Review Summary: If you’re at all familiar with and a fan of Communion, then you will be pleased to know The Great Mass is no different...
Death metal giants Septicflesh (originally Septic Flesh) from Athens, Greece, have been dishing out their sound since the early 90′s with a discography consisting of 7 full-length albums, as well as a few EPs. After splitting up in 2003 with members moving on to other projects, they eventually reunited in February of 2007 for Greece’s Metal Healing Festival, and was later reported that they had plans to record a new album. And with that came their seventh full-length, Communion, which featured a full orchestra and a choir, totalling 80 musicians and 32 singers, which overall, breathed new life into this already well-established death metal band. Now with their upcoming full-length album, The Great Mass, Septicflesh are looking to continuing in that direction…
Once again featuring an orchestra and a choir, this time enlisting in the services of the Prague Philharmonic Orchestra, The Great Mass is a well crafted death/symphonic metal album, that offers plenty of atmosphere to immerse the listener in and keep them hooked from beginning to end. Unlike other symphonic death metal bands, Septicflesh incorporate the use of orchestrated sounds and samples to not only add to their already powerful sound, but to flesh it out even more (whereas other bands merely use it as filler material without any purpose behind it). Even better, Septicflesh accomplish this without overdoing or relying on it as the main focal point. It’s merely another entity that works with the band, never once taking precedent over the core sound.
To best describe the music on this album, take the Prague Philharmonic Orchestra (who often sound similar to the Philip Glass Ensemble), place them inside the Temple of Doom, and imagine them orchestrating music for Mola Ram while he does his infamous heart rip out of the chest/human sacrifice thing, and that’s the kind of sound you’ll get. The album opens with “The Vampire From Nazareth” and right from the start you get a feeling of how Septicflesh create an almost cinematic feel to their songs. A eerie choir gently fades in and begins to tempt your eardrums, strings and horns join the fray and once the sound of drums come in, you know all to well it’s about to get serious from this point on. They all come together to create a suspenseful build up, and once the vocals of Spiros come in, all the heaviness, speed, and overall harsh extremity that death metal provides, is in full effect. And combined with the full orchestra and keyboard arrangements, Septicflesh manage to give the music a sinister atmosphere while staying true to their devastating sound.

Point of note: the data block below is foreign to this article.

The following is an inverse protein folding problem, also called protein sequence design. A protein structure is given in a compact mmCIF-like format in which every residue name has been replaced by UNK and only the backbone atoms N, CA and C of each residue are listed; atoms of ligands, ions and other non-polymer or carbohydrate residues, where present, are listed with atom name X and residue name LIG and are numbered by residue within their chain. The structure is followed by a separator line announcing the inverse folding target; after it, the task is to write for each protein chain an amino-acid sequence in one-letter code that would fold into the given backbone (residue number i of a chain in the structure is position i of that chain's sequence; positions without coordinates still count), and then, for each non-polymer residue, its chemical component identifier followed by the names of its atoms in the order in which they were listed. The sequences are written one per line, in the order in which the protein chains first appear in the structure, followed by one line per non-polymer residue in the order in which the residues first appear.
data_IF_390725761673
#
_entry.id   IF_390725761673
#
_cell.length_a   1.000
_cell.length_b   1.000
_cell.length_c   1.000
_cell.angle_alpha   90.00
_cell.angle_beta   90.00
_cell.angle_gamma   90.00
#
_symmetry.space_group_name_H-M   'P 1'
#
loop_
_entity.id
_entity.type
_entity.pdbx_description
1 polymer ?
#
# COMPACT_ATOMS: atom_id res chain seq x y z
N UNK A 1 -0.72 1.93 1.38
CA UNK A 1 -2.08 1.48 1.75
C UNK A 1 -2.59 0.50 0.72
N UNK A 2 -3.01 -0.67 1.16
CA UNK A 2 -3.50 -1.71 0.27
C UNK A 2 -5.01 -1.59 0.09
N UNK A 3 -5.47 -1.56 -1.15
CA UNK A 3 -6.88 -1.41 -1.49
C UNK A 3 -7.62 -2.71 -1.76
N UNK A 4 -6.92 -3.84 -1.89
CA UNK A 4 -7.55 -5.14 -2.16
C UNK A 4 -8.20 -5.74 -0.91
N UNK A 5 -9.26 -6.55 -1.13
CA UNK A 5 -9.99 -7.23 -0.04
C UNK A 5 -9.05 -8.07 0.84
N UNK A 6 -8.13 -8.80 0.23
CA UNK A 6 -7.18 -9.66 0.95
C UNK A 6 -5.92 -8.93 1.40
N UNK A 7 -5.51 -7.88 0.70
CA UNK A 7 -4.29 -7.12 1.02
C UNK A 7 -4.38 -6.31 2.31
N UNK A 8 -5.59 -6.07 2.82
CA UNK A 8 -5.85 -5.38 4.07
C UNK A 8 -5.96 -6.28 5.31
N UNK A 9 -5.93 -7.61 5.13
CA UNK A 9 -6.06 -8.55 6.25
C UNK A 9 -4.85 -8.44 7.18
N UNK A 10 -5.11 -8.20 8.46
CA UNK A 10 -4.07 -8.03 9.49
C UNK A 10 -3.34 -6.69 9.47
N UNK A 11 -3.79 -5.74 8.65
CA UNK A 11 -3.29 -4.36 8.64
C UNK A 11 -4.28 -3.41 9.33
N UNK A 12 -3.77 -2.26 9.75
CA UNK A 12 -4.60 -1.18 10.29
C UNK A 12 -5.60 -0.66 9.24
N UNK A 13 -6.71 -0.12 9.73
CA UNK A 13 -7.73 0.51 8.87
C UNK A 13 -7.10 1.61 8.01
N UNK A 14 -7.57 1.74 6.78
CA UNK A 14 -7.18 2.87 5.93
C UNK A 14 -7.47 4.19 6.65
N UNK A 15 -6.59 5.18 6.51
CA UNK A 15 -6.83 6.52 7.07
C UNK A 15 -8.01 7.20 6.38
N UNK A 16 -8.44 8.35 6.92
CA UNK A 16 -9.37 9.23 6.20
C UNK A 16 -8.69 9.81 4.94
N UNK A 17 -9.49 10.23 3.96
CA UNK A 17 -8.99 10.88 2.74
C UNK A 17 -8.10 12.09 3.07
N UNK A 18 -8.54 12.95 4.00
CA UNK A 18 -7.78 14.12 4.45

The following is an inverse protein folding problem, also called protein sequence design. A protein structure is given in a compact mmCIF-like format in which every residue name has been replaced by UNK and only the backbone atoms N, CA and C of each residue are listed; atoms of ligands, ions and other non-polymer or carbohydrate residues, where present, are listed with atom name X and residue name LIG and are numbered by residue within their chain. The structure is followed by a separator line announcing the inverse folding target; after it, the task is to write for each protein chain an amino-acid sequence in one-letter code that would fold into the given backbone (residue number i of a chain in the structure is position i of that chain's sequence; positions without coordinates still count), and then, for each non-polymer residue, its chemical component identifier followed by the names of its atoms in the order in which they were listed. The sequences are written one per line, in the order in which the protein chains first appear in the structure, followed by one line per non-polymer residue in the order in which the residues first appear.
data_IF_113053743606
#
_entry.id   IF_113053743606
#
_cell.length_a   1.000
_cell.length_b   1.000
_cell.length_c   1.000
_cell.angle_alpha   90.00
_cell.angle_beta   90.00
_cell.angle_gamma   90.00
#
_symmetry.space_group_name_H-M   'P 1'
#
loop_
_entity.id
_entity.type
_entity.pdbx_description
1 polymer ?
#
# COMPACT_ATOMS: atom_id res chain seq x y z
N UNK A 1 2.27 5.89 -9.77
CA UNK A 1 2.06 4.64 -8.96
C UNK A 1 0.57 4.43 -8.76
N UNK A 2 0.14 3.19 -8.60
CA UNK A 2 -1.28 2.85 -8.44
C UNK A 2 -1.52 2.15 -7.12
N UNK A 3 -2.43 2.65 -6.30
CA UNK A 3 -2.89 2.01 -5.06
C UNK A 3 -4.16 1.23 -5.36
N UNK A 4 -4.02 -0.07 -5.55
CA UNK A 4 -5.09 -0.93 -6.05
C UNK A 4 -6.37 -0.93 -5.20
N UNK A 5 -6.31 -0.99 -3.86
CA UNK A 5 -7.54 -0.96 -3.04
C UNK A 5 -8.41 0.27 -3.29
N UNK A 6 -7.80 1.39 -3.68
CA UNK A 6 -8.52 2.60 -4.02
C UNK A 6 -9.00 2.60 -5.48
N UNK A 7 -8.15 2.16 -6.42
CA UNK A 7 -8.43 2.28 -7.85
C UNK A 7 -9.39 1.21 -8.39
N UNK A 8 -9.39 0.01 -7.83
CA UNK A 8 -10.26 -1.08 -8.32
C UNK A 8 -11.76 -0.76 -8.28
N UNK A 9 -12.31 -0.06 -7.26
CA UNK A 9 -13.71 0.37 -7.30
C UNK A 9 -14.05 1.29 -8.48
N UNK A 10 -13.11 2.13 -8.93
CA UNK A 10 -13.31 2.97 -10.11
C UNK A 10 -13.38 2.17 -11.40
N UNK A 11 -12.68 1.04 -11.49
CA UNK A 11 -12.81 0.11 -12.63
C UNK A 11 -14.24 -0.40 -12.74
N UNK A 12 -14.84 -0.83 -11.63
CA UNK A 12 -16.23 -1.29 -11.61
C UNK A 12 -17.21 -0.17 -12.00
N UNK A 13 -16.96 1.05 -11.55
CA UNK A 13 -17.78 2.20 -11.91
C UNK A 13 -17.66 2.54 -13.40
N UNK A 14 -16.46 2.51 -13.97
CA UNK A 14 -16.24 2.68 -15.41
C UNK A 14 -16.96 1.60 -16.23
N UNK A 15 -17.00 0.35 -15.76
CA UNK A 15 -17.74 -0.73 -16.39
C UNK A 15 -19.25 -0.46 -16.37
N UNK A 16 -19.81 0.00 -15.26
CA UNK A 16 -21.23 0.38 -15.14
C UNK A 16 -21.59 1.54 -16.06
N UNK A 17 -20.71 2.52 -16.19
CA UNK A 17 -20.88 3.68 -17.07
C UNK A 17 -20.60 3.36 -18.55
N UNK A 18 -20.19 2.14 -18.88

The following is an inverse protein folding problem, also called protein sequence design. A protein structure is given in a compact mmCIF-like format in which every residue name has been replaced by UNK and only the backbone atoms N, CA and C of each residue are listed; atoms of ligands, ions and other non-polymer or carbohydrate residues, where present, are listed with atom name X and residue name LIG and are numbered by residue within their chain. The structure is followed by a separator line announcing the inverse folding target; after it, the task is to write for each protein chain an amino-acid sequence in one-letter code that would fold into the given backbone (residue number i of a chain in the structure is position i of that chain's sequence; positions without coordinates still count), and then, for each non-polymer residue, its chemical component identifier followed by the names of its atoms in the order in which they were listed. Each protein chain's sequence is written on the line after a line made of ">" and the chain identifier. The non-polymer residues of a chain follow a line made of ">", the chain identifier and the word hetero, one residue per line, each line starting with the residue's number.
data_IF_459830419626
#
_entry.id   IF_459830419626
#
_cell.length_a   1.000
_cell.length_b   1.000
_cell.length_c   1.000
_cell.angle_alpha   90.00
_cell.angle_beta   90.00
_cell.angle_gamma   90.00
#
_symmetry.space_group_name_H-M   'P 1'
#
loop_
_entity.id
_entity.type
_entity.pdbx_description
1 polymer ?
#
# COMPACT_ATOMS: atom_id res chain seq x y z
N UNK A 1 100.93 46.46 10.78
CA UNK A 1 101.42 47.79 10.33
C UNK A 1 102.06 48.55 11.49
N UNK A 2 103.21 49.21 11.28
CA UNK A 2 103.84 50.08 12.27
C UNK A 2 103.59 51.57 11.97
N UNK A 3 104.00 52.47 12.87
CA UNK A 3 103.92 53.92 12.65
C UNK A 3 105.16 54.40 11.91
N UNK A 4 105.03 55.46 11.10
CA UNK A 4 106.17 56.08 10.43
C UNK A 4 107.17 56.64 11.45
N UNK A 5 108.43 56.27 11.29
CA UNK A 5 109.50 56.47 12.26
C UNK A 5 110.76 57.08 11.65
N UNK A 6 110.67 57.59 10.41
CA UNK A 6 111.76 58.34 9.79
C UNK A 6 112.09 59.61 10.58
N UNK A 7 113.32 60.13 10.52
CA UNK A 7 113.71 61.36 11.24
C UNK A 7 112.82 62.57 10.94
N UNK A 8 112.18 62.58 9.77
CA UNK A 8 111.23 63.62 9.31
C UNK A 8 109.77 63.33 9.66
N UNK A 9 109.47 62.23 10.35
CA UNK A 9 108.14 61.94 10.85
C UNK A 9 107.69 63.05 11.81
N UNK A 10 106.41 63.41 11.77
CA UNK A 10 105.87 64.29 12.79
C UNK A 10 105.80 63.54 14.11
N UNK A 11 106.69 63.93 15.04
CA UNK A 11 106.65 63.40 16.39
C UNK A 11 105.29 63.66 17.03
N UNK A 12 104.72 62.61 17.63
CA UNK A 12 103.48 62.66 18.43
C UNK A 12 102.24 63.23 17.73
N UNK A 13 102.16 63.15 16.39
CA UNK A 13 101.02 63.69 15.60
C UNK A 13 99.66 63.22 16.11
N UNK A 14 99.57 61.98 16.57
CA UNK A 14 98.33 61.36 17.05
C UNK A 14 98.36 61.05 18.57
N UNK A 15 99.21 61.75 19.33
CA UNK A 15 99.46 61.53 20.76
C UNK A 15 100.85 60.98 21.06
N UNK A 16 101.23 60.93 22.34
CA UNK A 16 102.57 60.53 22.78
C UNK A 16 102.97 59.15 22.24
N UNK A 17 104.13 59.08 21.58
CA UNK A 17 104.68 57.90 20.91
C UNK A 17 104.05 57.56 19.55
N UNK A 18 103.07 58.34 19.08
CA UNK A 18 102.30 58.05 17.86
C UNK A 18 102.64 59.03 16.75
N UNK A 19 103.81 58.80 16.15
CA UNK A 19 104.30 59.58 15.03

Septicflesh are not doing anything necessarily new or groundbreaking, but they are giving symphonic death metal some credibility and listenability. Stand out tracks include the epic “A Great Mass Of Death”, which features some beautiful female vocal work alongside the clean vocals of Sotiris Vayenas (which I find to be very unique and well suited for the music). “Pyramid God” makes terrific use of the orchestra by really incorporating heavy use of the stringed instruments. The first half of the song showcases a simple flow between the riffs and the orchestra, which gives off such a powerful ambience, while the latter half of the song dishes out a massive pounding of drums and rung out chords, all culminating into double-bass and rampant blasting of horns. Easily one of the best on the album.
Another thing I find interesting about this album, as I did with Communion, is that the guitars do not sound overly complex on these albums. However, they are very audible and provide some parts in songs that would make any metal fan want to headbang along. Take “Oceans Of Grey” for example, besides being one of the more emotional on the album, it offers such a simple but well executed riff and drum combo (43 to 54 minute mark) that should instantly get your head moving back and forth. Now the track that is quickly becoming my favorite, “Mad Architect”, shows the band taking full use of the orchestras talent and having fun with it. The outcome is a fast, rocking tune with the orchestra getting all whimsical with their arrangement. It’s easily the catchiest on the album, and while still being as brutal as the other songs on the album, it stands out because of how zany it is.
Production wise, with the accompaniment of the Prague Philharmonic Orchestra on the album, you can almost expect it to be perfect, and luckily for Septicflesh, it is. The beauty of this album is that it has a rawness to it, yet still provides a sharp and defined sound. Overall, The Great Mass is a supremely in-depth and rich experience, with every instrument being clearly heard, and as previously mentioned, the orchestra/choir never outshines the band. It’s also nice to hear Spiros vocals this time around, as they slightly hover over the rest of the music. With Communion they kind of took a back seat and got overshadowed by everything else.
While I feel it’s not as memorable as Communion, it’s still a devastating and emotional album, that’s coupled with excellent musicianship from both the band and the orchestra. I’m very pleased to see them continuing in this direction with their sound and would highly recommend this album to anyone who is a fan of their previous work, especially Communion and/or other atmospheric/symphonic bands.